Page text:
|Posted by: HoboSylvain | 2015-02-13 19:08:48 | Puerto Lopez, Manabi, Ecuador|
Keywords: nature, UNESCO
|On my journey, in between official UNESCO World Heritate Sites, I also visit locations that are on the tentative list of the World Heritage. That way, if they are accepted later on the list, I will have already visited them. There's a park in Ecuador that is on that tentative list (where it was submitted by the country but not yet accepted officially on the list) that I visited a few days ago. The tentative inscription is both for natural and cultural reasons. This park has a mainland component and an island. In this first article of two, I'll tell you about the island.|
The island (named
'Isla de la Plata', which translates as 'Silver Island') is located
just a few kilometres off the coast of Ecuador. It is often nicknamed
the 'Galapagos of the poor', because you can find on that tiny island
many of the birds species usually seen only in the Galapagos
archipelago, like the famous blue-footed booby... and because it's
MUCH cheaper to visit the Silver Island than the Galapagos. The
island is part of the Machalilla national park, and it's free to
access, but can only go there with tour operators, to limit the
impact on the park.
That piece of land
was detached from the continent a long time ago and it's surprising
on more than one aspect. First, it's not a tiny patch of land shyly
emerging from the water, it's a massive piece of rock with high
cliffs. There are just a few landing zones all around the island
that give access to it. The other major surprise is that it's a
desert area! Although it's about 30 km off the coast and surrounded
by the Pacific Ocean, the island (as I saw it, at the beginning of
the rainy season) is really a patch of desert on rock. It's covered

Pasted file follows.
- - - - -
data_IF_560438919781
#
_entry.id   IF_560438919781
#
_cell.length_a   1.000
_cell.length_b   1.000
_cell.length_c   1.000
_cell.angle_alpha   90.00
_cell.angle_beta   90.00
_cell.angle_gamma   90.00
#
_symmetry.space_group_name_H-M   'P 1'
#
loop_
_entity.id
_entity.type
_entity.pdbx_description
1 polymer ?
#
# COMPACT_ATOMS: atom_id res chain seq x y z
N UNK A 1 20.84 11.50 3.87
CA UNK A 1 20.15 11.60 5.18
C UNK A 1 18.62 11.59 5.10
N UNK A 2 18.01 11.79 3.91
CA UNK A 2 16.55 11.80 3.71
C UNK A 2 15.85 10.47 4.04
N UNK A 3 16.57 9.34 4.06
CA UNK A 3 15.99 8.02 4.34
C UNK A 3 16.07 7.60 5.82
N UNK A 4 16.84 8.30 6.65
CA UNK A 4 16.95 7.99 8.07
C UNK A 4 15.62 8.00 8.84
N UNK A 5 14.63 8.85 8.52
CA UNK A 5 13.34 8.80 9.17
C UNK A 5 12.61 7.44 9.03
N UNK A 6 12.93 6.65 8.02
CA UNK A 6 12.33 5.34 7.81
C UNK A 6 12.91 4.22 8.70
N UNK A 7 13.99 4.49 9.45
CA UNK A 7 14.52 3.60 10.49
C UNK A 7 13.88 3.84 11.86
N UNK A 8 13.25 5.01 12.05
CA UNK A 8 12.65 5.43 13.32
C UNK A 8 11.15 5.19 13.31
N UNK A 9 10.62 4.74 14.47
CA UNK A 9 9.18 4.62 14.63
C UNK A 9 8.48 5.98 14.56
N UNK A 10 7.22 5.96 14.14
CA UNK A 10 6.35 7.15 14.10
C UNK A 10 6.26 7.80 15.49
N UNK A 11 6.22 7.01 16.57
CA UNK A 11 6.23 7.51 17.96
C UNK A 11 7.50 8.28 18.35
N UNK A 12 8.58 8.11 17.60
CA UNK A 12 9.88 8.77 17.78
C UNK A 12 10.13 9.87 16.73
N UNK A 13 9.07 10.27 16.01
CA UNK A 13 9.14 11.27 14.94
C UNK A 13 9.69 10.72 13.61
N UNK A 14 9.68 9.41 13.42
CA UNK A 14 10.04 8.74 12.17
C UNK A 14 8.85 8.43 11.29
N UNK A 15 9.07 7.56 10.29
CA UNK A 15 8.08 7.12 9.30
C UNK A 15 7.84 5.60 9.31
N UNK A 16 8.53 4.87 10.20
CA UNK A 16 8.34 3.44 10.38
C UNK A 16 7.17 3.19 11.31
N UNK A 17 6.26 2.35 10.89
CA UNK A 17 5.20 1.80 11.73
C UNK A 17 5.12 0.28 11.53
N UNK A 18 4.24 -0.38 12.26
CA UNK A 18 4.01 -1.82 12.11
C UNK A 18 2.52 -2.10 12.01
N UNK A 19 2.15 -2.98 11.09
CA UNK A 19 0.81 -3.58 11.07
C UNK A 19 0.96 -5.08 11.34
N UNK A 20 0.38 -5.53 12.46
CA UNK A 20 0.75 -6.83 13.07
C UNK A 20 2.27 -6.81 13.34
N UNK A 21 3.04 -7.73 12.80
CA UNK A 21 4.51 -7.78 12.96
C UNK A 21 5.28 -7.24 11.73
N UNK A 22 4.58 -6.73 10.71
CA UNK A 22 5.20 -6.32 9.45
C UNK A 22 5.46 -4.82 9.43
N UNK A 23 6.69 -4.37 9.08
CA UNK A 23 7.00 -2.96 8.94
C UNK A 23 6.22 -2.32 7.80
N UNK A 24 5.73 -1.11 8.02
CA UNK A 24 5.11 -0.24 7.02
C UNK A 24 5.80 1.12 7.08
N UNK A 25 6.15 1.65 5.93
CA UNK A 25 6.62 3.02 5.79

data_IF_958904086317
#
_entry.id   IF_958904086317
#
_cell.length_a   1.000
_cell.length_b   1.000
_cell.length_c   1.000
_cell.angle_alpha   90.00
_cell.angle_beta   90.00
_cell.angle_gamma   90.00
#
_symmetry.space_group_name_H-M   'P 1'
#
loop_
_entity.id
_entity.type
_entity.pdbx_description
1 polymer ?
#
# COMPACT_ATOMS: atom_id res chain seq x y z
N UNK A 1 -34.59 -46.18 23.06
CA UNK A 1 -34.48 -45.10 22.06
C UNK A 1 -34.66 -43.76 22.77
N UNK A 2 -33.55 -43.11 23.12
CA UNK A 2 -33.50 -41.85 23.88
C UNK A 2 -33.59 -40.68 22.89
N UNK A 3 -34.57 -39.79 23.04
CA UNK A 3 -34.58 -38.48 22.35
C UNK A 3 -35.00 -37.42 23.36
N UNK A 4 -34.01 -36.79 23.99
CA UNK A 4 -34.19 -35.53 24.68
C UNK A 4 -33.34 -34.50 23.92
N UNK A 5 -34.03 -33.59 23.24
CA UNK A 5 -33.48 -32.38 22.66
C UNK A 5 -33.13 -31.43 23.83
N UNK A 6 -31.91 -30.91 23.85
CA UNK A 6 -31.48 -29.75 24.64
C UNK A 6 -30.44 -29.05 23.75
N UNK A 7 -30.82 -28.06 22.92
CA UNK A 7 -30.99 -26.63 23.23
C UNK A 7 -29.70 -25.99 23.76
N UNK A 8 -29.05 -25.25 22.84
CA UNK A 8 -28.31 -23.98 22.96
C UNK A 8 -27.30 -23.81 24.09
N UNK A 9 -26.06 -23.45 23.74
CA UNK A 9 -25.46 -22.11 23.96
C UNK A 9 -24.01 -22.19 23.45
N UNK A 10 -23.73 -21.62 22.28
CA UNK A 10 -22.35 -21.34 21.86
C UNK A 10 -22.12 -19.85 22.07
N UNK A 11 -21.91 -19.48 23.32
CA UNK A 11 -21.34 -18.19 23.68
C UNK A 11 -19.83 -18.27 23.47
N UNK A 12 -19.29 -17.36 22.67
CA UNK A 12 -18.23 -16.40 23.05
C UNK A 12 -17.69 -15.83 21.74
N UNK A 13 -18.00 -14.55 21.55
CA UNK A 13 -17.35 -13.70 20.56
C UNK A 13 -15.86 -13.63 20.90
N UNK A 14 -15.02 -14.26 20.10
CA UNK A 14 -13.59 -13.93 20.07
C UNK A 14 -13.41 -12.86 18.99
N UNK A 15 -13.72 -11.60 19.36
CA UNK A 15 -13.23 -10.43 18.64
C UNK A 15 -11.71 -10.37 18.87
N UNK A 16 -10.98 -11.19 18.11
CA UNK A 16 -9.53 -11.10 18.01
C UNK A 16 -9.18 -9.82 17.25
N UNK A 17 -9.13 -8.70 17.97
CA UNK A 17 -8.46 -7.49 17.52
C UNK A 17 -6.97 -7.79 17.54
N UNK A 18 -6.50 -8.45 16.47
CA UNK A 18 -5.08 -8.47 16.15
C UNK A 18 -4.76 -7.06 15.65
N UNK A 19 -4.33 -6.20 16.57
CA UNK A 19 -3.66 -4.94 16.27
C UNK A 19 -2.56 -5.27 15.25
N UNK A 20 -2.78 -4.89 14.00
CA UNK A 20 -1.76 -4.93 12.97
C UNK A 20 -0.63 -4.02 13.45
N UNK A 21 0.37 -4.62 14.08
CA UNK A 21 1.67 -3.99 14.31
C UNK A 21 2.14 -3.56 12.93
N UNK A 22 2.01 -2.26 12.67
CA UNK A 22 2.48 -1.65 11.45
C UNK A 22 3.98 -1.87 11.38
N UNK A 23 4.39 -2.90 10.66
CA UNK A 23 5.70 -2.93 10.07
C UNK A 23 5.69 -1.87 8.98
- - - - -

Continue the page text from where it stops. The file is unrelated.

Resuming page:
with bushes and most of them are brown and dry and it has cactus
trees all over the place. The cliffs must prevent some of the ocean
humidity to reach the plants... but also the Sun hits very hard on
the island (which is just South of the Equator line). But most of
all, the high cliffs often yield dramatic sights with the ocean
hitting their base.
That is the perfect
conditions apparently for many birds to call this place home.
Amongst the species that can be seen on this little island, there are
the blue-footed, red-footed and Nazca boobies, which is the only
place where they could be found together (in the Galapagos, they are
based in different and distant islands). You can also spot the
Galapagos albatross and the frigates. The seen species will depend
of course of the time of the year, and the luck you have on the day
of your visit.
Parents blue-footed bobby just brought back food for their baby.
Around the island,
you will see mantas (which is why some areas around the island aren't
safe to swim in) and some big tortoises. Of course, the tortoises
aren't as big as in the Galapagos, but they still are about one metre
long... so that's pretty big.
Once on the island,
you will be guided to climb 180 steps to reach the top plateau of the
island and rest a bit at the little shade area from where all
exploration paths start. Then, depending on the guide's information
regarding the location of the various species the group will decide
which path they will follow. Each path has a different distance and
covers a different part of the island.
All paths are very
well maintained and are safe to walk, no need to bring mountain
climbing gear, just a good pair of shoes and plenty of water and
sunscreen. On the island, the temperature is easily 5 to 10 degrees
(C, 10-20 F) more than on the coast. When I was there, it was easily
40 C, of dry heat on a perfect blue sky day.
Despite lunch, you
get to do some snorkelling in an area of the island (where it's safe,
no mantas)... and get to see some corals and tropical fishes. Isla
de la Plata is the number one tourist attraction on the coast of
Ecuador and it's a very interesting visit.
After this review of
the natural wonders of the isla de la Plata, I'll tell you in my next
article about the cultural side of the national park. I already
visited some of the forest, but I have yet to visit ruins, I plan to
do that next week.
A view of a path across the dry bushes.
La Amistad Park
Belize Reef Barrier
Monarch butterfly biosphere reserve
Modern Ensemble of Pampulha
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